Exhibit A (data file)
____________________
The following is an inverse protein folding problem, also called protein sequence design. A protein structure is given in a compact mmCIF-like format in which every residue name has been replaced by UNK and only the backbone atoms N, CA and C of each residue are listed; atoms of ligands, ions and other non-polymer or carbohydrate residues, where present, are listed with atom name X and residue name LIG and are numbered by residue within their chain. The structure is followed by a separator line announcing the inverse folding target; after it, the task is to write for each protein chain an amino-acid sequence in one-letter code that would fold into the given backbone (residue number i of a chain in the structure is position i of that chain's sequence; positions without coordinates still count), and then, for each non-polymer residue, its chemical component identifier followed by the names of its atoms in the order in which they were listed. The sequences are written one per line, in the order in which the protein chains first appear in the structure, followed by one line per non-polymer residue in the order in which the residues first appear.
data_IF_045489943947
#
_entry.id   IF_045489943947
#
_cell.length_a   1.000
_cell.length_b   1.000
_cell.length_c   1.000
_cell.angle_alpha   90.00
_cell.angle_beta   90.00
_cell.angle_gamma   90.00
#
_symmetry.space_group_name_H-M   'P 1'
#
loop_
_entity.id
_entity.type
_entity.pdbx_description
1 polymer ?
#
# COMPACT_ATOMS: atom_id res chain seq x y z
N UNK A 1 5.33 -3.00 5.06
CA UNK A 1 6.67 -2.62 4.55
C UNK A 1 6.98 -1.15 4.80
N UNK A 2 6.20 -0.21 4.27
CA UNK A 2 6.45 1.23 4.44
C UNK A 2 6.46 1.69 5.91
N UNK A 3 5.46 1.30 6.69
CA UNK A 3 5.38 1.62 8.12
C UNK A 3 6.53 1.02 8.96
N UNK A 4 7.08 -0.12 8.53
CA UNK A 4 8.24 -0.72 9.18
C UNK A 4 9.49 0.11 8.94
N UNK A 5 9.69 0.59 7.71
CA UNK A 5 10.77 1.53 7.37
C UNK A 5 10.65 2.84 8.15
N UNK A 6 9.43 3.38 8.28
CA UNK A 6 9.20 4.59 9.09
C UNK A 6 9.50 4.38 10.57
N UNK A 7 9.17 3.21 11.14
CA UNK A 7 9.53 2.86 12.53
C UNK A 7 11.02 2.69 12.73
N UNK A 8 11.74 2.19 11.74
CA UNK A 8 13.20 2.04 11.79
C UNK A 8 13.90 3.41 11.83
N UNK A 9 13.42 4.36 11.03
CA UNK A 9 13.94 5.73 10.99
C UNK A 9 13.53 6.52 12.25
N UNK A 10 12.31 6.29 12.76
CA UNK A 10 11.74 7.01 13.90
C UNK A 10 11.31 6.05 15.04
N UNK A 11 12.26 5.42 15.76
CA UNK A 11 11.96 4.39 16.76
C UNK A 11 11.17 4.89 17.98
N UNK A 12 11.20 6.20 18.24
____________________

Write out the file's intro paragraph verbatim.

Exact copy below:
The following is an inverse protein folding problem, also called protein sequence design. A protein structure is given in a compact mmCIF-like format in which every residue name has been replaced by UNK and only the backbone atoms N, CA and C of each residue are listed; atoms of ligands, ions and other non-polymer or carbohydrate residues, where present, are listed with atom name X and residue name LIG and are numbered by residue within their chain. The structure is followed by a separator line announcing the inverse folding target; after it, the task is to write for each protein chain an amino-acid sequence in one-letter code that would fold into the given backbone (residue number i of a chain in the structure is position i of that chain's sequence; positions without coordinates still count), and then, for each non-polymer residue, its chemical component identifier followed by the names of its atoms in the order in which they were listed. The sequences are written one per line, in the order in which the protein chains first appear in the structure, followed by one line per non-polymer residue in the order in which the residues first appear.